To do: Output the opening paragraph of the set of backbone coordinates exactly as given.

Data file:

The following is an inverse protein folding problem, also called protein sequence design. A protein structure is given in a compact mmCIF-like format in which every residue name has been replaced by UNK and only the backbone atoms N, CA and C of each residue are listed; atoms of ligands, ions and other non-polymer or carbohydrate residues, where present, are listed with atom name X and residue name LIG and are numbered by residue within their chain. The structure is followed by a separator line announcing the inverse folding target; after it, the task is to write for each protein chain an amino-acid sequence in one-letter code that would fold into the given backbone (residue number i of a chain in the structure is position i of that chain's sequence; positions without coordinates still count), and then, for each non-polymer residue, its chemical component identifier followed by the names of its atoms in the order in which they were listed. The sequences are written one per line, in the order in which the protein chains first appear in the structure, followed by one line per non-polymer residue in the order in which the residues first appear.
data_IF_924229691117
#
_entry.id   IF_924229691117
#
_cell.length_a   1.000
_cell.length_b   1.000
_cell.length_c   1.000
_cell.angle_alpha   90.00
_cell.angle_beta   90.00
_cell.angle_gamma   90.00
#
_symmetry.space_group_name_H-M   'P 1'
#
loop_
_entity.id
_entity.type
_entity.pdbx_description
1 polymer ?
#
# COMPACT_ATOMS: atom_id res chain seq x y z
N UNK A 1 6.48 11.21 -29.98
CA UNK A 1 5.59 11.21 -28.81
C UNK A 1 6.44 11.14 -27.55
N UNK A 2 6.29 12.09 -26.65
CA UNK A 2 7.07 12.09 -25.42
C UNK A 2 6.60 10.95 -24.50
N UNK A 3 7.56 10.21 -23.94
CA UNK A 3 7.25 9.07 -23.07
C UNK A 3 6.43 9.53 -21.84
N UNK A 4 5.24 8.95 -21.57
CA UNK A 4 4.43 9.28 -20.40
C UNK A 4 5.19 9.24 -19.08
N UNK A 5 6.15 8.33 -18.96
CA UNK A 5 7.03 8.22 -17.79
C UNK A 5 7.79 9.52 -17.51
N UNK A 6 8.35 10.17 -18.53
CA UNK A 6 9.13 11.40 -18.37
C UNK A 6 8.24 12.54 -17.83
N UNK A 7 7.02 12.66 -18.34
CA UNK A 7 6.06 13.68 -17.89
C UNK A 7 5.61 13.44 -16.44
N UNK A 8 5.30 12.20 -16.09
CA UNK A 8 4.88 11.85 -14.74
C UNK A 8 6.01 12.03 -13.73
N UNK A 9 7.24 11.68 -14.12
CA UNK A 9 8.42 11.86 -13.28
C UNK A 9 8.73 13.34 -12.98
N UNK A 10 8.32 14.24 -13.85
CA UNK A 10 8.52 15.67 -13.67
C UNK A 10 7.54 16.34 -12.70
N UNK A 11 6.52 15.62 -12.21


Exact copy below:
The following is an inverse protein folding problem, also called protein sequence design. A protein structure is given in a compact mmCIF-like format in which every residue name has been replaced by UNK and only the backbone atoms N, CA and C of each residue are listed; atoms of ligands, ions and other non-polymer or carbohydrate residues, where present, are listed with atom name X and residue name LIG and are numbered by residue within their chain. The structure is followed by a separator line announcing the inverse folding target; after it, the task is to write for each protein chain an amino-acid sequence in one-letter code that would fold into the given backbone (residue number i of a chain in the structure is position i of that chain's sequence; positions without coordinates still count), and then, for each non-polymer residue, its chemical component identifier followed by the names of its atoms in the order in which they were listed. The sequences are written one per line, in the order in which the protein chains first appear in the structure, followed by one line per non-polymer residue in the order in which the residues first appear.